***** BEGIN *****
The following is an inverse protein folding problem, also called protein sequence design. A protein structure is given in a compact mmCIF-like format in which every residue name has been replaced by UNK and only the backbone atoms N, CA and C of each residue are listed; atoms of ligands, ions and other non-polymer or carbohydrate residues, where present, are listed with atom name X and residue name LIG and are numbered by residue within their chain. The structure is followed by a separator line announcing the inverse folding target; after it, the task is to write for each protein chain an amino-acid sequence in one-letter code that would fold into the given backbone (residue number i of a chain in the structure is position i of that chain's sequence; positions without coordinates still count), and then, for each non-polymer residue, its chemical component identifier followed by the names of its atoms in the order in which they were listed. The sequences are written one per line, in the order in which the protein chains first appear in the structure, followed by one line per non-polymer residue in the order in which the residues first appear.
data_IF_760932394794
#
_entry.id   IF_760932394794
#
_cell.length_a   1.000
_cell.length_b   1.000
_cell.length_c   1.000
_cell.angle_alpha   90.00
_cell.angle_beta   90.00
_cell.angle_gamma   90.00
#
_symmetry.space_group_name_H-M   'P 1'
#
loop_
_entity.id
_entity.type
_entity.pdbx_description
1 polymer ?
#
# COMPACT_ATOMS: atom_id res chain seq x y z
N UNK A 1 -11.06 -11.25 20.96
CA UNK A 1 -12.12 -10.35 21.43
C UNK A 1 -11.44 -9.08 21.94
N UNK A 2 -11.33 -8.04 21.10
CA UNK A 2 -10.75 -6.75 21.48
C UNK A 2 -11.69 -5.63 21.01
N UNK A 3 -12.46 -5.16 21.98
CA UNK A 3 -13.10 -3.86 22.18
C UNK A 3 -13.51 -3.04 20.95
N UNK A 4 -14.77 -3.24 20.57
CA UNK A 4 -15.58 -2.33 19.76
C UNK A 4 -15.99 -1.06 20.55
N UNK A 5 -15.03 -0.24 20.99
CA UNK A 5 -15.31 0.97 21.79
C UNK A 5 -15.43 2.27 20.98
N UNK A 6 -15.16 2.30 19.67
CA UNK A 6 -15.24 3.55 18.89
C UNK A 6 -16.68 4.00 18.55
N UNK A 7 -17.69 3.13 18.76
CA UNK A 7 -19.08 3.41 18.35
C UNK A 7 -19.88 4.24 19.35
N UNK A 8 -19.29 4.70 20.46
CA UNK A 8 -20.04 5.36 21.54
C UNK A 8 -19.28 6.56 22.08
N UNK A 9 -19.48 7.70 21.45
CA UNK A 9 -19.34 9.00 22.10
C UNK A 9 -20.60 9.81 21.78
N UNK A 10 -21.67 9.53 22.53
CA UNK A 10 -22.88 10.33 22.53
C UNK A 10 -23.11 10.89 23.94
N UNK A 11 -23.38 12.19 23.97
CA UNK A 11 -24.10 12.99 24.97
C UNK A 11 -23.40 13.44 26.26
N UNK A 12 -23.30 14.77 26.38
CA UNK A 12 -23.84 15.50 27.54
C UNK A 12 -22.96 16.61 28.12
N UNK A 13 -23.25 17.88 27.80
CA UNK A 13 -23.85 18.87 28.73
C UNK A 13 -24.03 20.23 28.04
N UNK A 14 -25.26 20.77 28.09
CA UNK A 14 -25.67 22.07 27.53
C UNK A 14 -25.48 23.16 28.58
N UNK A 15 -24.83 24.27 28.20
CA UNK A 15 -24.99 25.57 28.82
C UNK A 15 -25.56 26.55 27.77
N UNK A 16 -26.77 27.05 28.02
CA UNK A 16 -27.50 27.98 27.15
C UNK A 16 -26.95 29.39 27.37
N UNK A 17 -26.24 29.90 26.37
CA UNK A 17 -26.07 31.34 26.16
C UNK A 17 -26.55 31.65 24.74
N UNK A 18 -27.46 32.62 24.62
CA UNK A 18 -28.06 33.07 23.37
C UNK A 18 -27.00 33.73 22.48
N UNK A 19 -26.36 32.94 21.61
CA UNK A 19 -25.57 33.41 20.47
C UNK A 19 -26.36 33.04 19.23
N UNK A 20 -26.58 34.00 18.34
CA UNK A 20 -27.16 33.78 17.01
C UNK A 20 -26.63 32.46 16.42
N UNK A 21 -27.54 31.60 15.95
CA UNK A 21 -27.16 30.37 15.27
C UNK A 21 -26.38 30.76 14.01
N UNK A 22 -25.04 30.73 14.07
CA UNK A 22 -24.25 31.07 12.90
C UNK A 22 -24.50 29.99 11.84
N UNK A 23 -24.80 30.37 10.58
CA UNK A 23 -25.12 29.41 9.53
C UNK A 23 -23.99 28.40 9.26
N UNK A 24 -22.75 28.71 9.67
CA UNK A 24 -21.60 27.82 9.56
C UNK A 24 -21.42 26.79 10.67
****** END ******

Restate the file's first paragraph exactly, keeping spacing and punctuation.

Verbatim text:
The following is an inverse protein folding problem, also called protein sequence design. A protein structure is given in a compact mmCIF-like format in which every residue name has been replaced by UNK and only the backbone atoms N, CA and C of each residue are listed; atoms of ligands, ions and other non-polymer or carbohydrate residues, where present, are listed with atom name X and residue name LIG and are numbered by residue within their chain. The structure is followed by a separator line announcing the inverse folding target; after it, the task is to write for each protein chain an amino-acid sequence in one-letter code that would fold into the given backbone (residue number i of a chain in the structure is position i of that chain's sequence; positions without coordinates still count), and then, for each non-polymer residue, its chemical component identifier followed by the names of its atoms in the order in which they were listed. The sequences are written one per line, in the order in which the protein chains first appear in the structure, followed by one line per non-polymer residue in the order in which the residues first appear.